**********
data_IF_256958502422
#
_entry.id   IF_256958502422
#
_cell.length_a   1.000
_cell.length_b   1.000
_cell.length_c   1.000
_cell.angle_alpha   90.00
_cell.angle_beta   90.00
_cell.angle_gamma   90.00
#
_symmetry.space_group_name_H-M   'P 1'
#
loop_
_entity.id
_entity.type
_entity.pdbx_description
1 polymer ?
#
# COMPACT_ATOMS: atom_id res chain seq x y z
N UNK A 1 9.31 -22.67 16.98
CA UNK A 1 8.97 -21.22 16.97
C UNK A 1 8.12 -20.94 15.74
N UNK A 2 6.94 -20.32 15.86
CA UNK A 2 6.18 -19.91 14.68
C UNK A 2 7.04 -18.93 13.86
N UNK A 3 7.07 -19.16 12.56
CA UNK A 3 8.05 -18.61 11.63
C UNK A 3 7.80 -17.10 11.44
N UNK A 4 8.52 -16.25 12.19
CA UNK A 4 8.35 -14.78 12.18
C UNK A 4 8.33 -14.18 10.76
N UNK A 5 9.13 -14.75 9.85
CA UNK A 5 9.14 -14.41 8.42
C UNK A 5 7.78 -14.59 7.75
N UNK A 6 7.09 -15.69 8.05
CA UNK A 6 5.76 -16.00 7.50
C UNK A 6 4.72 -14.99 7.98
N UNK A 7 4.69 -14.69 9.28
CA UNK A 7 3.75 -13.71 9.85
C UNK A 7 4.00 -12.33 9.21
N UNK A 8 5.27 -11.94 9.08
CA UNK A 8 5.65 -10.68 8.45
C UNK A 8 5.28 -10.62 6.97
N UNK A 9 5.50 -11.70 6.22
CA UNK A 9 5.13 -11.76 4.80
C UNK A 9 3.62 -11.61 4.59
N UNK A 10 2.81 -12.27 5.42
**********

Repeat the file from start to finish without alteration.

data_IF_256958502422
#
_entry.id   IF_256958502422
#
_cell.length_a   1.000
_cell.length_b   1.000
_cell.length_c   1.000
_cell.angle_alpha   90.00
_cell.angle_beta   90.00
_cell.angle_gamma   90.00
#
_symmetry.space_group_name_H-M   'P 1'
#
loop_
_entity.id
_entity.type
_entity.pdbx_description
1 polymer ?
#
# COMPACT_ATOMS: atom_id res chain seq x y z
N UNK A 1 9.31 -22.67 16.98
CA UNK A 1 8.97 -21.22 16.97
C UNK A 1 8.12 -20.94 15.74
N UNK A 2 6.94 -20.32 15.86
CA UNK A 2 6.18 -19.91 14.68
C UNK A 2 7.04 -18.93 13.86
N UNK A 3 7.07 -19.16 12.56
CA UNK A 3 8.05 -18.61 11.63
C UNK A 3 7.80 -17.10 11.44
N UNK A 4 8.52 -16.25 12.19
CA UNK A 4 8.35 -14.78 12.18
C UNK A 4 8.33 -14.18 10.76
N UNK A 5 9.13 -14.75 9.85
CA UNK A 5 9.14 -14.41 8.42
C UNK A 5 7.78 -14.59 7.75
N UNK A 6 7.09 -15.69 8.05
CA UNK A 6 5.76 -16.00 7.50
C UNK A 6 4.72 -14.99 7.98
N UNK A 7 4.69 -14.69 9.28
CA UNK A 7 3.75 -13.71 9.85
C UNK A 7 4.00 -12.33 9.21
N UNK A 8 5.27 -11.94 9.08
CA UNK A 8 5.65 -10.68 8.45
C UNK A 8 5.28 -10.62 6.97
N UNK A 9 5.50 -11.70 6.22
CA UNK A 9 5.13 -11.76 4.80
C UNK A 9 3.62 -11.61 4.59
N UNK A 10 2.81 -12.27 5.42